Magaluf, known for its hard-drinking culture and bad behaviour of Brits abroad letting loose, is keen to distance itself from the long-held downmarket, party-town image.
And its plan to appeal more to the family market may be working. A five-year regeneration plan was launched in 2015, with Calvia Town Hall, the Palmanove-Magaluf Hotel Association and Meliá Hotels International coming together to pledge to transform the area on the popular Spanish island of Mallorca.
A combination of investment in better quality accommodation offerings and harsher fines for holidaymakers misbehaving has helped significantly change the demographic of visitors, according to the Palmanove-Magaluf Hotel Association’s summer season results for 2017.
The Hotel Association reports that some 70 per cent of guests were adult couples and families this summer – up 13.23 per cent compared to 2013. Meanwhile the young traveller demographic reportedly constituted 22 per cent, a decrease of 7 per cent compared to 2013.
Sebastián Darder, president of the Hotel Association, said: "The destination aims to continue consolidating new quality product and the new customer segmentation, which has allowed us to increase occupancy, profitability, and the social and economic sustainability of Magaluf, as well as continuing to improve the reputation of the destination among adult travellers and families.”
He added: “In Punta Ballena, a very specific street within the destination, we are also very satisfied to report that the figures for crime, drunkenness and other public order issues remain in clear descent."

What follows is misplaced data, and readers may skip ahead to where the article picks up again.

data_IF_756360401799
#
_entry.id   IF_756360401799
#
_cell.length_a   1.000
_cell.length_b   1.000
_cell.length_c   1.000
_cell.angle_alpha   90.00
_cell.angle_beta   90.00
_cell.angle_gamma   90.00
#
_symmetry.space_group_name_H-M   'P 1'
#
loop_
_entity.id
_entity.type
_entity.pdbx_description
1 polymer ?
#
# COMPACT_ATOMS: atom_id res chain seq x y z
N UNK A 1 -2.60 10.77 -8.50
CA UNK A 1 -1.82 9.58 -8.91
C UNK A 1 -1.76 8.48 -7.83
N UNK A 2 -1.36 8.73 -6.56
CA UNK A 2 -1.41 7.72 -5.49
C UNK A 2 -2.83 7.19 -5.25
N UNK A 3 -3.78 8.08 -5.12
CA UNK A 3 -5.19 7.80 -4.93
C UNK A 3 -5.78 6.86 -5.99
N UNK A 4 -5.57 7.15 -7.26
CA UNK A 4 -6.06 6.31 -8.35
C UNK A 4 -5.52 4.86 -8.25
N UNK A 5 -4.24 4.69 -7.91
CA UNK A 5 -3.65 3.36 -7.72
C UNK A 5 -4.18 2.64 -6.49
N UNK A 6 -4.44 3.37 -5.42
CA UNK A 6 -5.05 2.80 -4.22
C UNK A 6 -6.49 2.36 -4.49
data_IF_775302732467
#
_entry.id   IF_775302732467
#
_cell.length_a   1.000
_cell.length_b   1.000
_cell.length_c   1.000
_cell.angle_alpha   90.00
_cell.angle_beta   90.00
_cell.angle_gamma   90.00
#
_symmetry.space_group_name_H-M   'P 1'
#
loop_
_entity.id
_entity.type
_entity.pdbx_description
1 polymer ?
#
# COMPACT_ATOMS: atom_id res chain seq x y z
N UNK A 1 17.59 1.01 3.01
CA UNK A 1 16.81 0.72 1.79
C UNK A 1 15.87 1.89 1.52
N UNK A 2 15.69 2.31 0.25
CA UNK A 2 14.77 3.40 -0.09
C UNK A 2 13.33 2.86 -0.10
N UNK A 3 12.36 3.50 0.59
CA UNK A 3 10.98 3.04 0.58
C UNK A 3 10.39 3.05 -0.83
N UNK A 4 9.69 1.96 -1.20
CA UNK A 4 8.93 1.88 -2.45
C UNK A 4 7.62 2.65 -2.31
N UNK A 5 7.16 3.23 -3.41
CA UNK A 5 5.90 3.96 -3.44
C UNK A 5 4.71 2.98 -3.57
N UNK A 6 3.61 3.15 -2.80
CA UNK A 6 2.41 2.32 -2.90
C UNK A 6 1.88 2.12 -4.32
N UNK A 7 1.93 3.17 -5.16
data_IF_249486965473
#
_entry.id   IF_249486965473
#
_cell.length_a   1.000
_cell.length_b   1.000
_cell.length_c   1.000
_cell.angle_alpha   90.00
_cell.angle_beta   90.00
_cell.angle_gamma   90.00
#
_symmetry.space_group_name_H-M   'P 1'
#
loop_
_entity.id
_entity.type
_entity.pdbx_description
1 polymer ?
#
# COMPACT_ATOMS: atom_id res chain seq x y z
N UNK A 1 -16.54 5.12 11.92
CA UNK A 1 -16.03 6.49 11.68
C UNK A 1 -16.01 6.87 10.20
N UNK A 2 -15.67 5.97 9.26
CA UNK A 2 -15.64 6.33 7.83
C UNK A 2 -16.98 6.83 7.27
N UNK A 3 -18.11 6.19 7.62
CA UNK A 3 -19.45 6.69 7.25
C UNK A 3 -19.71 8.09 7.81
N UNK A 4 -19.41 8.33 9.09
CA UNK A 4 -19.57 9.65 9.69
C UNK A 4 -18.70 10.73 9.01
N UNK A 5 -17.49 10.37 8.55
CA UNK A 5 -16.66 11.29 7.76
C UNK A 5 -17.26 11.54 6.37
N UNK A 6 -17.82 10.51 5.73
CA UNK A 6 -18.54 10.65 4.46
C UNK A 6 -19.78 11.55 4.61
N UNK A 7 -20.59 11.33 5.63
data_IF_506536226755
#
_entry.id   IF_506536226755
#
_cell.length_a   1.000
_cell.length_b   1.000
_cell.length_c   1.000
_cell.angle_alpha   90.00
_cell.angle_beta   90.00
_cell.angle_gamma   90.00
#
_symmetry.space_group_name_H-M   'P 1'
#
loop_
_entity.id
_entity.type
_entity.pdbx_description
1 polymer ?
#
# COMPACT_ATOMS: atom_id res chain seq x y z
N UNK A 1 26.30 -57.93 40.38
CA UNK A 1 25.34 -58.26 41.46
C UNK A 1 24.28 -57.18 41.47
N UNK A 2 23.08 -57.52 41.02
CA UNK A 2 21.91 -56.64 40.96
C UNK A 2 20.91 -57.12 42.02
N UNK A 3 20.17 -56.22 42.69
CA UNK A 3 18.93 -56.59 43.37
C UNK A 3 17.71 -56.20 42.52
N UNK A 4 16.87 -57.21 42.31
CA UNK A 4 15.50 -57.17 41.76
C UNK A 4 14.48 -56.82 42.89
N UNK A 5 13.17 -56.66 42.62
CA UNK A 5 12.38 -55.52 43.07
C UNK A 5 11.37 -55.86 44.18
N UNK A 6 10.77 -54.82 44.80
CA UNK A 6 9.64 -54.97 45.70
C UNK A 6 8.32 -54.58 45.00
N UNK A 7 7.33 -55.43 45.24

The Punta Ballena strip is notorious for drunk and disorderly behaviour from inebriated tourists – however, there has been a huge crackdown on this in recent years.
"In Magaluf we have implemented a zero tolerance policy towards antisocial behaviour and crime, and the result is very clear,” said Andreu Serra, deputy mayor of Calvia and head of security. “Today we have a safer destination which is more family friendly, in spite of the increase in the number of tourists.”
In 2016, the Balearic Islands Civil Guard introduced a zero tolerance policy towards anti-social behaviour and crime, with regulations prohibiting drinking alcohol in the street and imposing minimum dress requirements in public spaces. There has also been an increase in police night patrols on Punta Ballena in high season.
Many hotels have also implemented a zero tolerance policy on bad behaviour, expelling guests when necessary. The number of guests kicked out of hotels has subsequently decreased by 20 per cent between 2016 and 2017.
Alcohol-related incidents, such as balcony jumping, have also gone down, decreasing by 82 per cent between 2015 and 2017; crime in hotels has reduced by 5 per cent since summer 2016.
However, although the area wants to dissuade one kind of holidaymaker, it has to attract another kind to take its place. The UK is Mallorca’s primary tourism market, with Britons making up 48 per cent of all visitors to Palmanove and Magaluf.
The aim is to appeal to couples and families instead of groups of youths, with better quality hotels and facilities being a key means of achieving this. Some 60 per cent of Magaluf’s hotels are now ranked as four or five-star properties, with average prices per night rising accordingly. Magaluf’s first five-star property, VIVA Zafiro hotel, has helped raise the calibre of the area’s accommodation.
Meliá Hotels International, meanwhile, has invested over €200 million in the refurbishment of its properties in the area to support the wider regeneration of Magaluf. In summer 2018 the company will launch a state-of-the-art shopping mall, offering 5000m2 of retail, food and beverage outlets and terraces in the centre of Magaluf, plus introduce a new hotel, Sol House Calvia Beach.
“My perception of the resort has changed 180 degrees,” said one British holidaymaker.
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